February 2011


Lulu Taylor is the author of Heiresses, Midnight Girls and her 2011 release Beautiful Creatures. She also wrote a couple of novels as Kirsty Crawford including The Secret Lives of Husbands. She once worked in publishing and lives in London. (Interview by Christy Goldstein)

Return to interview list

  1. 1. What is your latest novel Beautiful Creatures about?

    Beautiful Creatures is a modern fairytale about two girls who’ve been like princesses all their lives, shut away in their tower. Then, they’re released into the world with a fortune to spend but absolutely no idea of real life. One sister, Octavia, is keen to taste all life has to offer. The other, Flora, is frightened of everything outside the safe confines of her childhood home. Both sisters embark on very different adventures – Octavia is pulled into a world of high fashion and society eccentrics, even trying her hand at owning a department store, while Flora falls quickly in love with a man who seems like the proverbial knight on the white charger. There are moments that are almost Gothic – crumbling castles, flickering candles – and some disturbing events too. But each sister learns important lessons as life and love unfold.

  2. 2. So far who is your favourite character you have written about?

    I love all my girls while I’m writing about them – they seem very real to me. I once put one of my characters on my Christmas card list before I remembered that she wasn’t real! But I will always have a soft spot for Jemima in Heiresses, who had to change a lot in the course of the book and whose love story was kind of touching. She started as a spoiled, proud, lazy social butterfly who was actually very sad inside, and ended... well, I won’t spoil it but she ends well. I also like Allegra in Midnight Girls, who survives something awful and comes out stronger, and finds a role in life.

  3. 2. Are any of your characters based on your real-life friends?

    Well, I can’t say too much, but I think readers might be surprised to know exactly what and who were based on true events. The episode at Oxford University in Midnight Girls involved some of my own experiences – I saw a lot of very rich kids going off the rails, and I went to wild parties that had to be seen to be believed (maybe not quite as wild as in the books!). Sometimes I put in a character as a little nod to a friend. In Midnight Girls, Imogen has a flatmate who is Australian and crazy about running – that was a little in-joke for my Aussie friend Fi, who forces me to run with her (only kidding, I like it).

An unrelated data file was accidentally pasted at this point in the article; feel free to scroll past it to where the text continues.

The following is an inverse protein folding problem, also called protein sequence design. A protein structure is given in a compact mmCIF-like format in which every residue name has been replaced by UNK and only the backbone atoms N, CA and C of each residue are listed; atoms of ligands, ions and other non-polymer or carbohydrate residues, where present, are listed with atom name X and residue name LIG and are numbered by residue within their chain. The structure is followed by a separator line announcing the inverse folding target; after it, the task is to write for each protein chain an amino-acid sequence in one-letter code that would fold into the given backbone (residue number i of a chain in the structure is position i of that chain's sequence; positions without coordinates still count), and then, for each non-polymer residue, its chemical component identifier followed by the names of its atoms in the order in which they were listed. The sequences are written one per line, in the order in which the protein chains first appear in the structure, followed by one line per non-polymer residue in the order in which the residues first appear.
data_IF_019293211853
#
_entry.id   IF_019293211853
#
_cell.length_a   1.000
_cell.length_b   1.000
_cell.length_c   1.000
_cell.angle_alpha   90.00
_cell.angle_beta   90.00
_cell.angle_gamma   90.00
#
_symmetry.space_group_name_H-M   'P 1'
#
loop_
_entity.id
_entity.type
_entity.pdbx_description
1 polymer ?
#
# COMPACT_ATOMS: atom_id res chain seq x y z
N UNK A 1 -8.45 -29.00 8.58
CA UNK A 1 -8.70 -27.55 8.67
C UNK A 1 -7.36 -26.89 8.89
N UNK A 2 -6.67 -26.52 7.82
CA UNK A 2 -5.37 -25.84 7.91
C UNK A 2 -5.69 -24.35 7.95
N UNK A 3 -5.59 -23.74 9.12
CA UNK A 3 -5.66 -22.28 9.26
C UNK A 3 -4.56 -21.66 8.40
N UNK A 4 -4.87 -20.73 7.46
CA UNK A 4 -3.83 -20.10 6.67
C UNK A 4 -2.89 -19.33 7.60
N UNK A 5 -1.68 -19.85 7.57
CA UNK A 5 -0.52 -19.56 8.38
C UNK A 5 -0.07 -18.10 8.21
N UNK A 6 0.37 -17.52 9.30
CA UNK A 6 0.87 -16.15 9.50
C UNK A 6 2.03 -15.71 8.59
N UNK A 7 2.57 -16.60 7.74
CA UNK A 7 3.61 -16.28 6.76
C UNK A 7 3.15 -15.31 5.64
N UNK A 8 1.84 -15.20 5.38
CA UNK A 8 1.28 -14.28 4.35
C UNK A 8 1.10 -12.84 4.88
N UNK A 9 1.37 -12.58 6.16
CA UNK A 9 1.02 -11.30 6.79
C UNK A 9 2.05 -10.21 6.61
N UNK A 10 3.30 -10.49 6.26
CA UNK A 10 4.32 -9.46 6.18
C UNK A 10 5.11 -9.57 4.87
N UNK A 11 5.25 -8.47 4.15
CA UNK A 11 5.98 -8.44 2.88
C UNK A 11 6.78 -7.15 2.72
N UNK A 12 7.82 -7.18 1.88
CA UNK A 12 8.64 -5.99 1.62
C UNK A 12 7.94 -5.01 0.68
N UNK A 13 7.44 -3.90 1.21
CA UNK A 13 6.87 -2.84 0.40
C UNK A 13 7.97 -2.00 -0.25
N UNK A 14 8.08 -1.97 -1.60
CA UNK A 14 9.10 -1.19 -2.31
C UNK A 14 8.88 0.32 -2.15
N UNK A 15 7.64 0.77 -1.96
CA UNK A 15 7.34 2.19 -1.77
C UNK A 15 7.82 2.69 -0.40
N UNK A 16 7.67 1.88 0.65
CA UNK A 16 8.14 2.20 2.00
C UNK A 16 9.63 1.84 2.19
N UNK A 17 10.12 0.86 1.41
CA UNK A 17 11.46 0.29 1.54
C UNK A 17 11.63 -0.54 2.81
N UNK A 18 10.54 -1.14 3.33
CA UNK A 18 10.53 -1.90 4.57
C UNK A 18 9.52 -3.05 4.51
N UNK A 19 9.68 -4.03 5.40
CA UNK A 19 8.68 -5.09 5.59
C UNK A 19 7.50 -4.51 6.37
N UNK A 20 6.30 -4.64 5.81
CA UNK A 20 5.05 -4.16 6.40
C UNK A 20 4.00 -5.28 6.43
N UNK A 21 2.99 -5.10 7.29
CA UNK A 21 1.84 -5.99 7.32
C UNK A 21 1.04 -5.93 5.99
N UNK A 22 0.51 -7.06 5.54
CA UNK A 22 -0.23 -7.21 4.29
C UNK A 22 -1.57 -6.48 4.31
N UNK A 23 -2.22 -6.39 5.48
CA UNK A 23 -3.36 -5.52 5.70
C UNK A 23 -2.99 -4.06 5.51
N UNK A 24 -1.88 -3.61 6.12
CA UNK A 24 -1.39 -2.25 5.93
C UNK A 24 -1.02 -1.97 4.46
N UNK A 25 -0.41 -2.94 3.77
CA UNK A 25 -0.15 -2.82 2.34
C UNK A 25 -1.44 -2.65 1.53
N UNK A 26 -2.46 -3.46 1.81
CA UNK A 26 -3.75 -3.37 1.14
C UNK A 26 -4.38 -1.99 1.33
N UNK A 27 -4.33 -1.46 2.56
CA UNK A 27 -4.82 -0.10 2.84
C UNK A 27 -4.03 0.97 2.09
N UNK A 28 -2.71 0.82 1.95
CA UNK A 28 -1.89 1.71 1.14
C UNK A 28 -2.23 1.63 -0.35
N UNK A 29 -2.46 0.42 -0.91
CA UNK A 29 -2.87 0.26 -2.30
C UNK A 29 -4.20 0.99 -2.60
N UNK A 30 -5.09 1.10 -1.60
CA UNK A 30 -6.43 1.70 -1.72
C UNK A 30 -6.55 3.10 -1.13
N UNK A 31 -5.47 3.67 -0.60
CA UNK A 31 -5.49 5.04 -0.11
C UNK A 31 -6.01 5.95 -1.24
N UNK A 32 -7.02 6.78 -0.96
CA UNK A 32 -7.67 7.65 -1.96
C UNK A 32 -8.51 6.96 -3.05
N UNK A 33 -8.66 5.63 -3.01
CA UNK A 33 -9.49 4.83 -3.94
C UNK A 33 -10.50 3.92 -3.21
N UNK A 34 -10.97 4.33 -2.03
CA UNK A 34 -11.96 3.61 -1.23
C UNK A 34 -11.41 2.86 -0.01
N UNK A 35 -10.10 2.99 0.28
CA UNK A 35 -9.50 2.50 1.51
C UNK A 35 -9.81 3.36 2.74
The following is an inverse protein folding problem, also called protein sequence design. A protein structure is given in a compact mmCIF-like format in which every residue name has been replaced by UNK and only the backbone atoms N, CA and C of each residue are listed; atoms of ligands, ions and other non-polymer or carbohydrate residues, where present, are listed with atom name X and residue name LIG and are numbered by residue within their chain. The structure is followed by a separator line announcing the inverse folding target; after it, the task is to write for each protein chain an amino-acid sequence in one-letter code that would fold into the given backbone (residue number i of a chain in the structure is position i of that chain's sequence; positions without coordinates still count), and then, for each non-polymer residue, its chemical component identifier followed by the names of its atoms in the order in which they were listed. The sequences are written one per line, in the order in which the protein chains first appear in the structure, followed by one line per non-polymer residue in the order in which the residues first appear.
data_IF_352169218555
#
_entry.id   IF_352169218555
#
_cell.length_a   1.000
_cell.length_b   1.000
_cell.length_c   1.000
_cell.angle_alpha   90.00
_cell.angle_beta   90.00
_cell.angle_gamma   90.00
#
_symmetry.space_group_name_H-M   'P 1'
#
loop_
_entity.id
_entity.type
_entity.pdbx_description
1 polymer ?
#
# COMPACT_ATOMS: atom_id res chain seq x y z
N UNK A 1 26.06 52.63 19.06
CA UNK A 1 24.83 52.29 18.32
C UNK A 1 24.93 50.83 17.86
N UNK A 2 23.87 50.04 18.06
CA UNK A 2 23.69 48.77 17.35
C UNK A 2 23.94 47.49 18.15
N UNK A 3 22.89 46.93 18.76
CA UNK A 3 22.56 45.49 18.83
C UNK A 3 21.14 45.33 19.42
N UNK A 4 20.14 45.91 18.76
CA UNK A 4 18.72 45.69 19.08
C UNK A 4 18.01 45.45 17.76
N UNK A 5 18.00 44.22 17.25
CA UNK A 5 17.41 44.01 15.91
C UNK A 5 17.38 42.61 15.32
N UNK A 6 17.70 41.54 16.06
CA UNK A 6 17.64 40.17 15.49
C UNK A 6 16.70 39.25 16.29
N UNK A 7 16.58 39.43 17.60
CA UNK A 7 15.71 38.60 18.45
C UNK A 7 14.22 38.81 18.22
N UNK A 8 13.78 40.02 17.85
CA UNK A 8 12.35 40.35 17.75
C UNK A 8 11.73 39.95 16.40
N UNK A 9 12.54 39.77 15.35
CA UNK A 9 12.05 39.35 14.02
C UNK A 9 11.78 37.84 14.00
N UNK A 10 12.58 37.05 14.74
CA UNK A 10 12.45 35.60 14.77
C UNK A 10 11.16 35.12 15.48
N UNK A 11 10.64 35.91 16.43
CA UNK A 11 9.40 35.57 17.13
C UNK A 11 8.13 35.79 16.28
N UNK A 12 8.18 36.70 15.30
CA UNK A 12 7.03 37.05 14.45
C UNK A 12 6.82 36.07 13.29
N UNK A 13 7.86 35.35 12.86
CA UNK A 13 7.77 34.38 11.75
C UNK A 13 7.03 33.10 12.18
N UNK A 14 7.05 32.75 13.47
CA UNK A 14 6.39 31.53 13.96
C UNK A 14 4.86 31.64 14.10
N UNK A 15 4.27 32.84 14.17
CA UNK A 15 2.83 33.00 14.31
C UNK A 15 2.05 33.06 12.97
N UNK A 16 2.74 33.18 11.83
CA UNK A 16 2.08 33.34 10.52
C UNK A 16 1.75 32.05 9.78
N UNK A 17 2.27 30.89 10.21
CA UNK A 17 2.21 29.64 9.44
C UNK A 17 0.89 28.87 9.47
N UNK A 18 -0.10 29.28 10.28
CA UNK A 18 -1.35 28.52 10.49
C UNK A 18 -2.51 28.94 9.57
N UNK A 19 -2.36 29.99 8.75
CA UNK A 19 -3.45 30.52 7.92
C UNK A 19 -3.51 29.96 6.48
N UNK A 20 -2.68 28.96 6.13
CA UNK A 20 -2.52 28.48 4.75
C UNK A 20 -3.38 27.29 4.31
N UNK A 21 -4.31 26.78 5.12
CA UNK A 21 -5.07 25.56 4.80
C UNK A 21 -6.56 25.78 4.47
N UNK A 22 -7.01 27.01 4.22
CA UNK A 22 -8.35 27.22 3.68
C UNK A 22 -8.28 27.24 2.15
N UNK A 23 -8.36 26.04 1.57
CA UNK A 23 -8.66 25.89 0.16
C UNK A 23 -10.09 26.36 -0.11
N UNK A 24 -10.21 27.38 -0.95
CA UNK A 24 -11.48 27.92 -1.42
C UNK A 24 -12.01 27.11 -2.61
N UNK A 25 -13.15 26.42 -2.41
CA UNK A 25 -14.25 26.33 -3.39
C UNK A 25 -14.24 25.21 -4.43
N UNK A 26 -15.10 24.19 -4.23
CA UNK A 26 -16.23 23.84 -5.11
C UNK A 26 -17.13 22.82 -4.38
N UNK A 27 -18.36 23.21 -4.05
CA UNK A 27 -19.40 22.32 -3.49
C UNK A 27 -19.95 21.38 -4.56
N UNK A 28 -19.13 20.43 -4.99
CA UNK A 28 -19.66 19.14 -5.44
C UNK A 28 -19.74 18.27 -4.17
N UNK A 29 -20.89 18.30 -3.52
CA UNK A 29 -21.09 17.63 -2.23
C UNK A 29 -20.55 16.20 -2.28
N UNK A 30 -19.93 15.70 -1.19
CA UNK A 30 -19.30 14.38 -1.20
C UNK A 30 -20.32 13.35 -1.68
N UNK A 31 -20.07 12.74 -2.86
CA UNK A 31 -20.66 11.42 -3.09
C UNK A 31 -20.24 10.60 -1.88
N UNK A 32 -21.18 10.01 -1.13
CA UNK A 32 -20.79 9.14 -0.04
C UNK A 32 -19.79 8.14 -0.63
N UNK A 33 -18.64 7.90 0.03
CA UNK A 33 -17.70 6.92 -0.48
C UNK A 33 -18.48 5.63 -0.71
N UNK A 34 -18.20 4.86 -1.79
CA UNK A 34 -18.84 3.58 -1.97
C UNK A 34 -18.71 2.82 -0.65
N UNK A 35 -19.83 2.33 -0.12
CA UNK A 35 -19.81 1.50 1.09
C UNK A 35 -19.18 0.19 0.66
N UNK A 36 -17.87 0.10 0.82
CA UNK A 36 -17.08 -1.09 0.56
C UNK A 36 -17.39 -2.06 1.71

4. 4. If you could be one of your characters who would you be?

    Hmmm, let me see – most of them are beautiful and rich, so I’m spoilt for choice! I think Jemima from Heiresses had such a lovely ending, I wouldn’t mind living her life.

  5. 5. What is your ideal writing spot for inspiration?

    Ideally, I would be somewhere beautiful – lavish surroundings work well for me – where I can order a cup of coffee or something when I need a little boost. I don’t really like working absolutely alone, I quite like the buzz of having people around. If people are around me, I don’t spend so much time on the internet, but I’ve always got something to look at if I need a few moments’ distraction. I once worked in the library of a private club, surrounded by antiques, oil paintings and beautiful books. A buzzer on the desk summoned a waiter whenever I wanted something. That was just about right!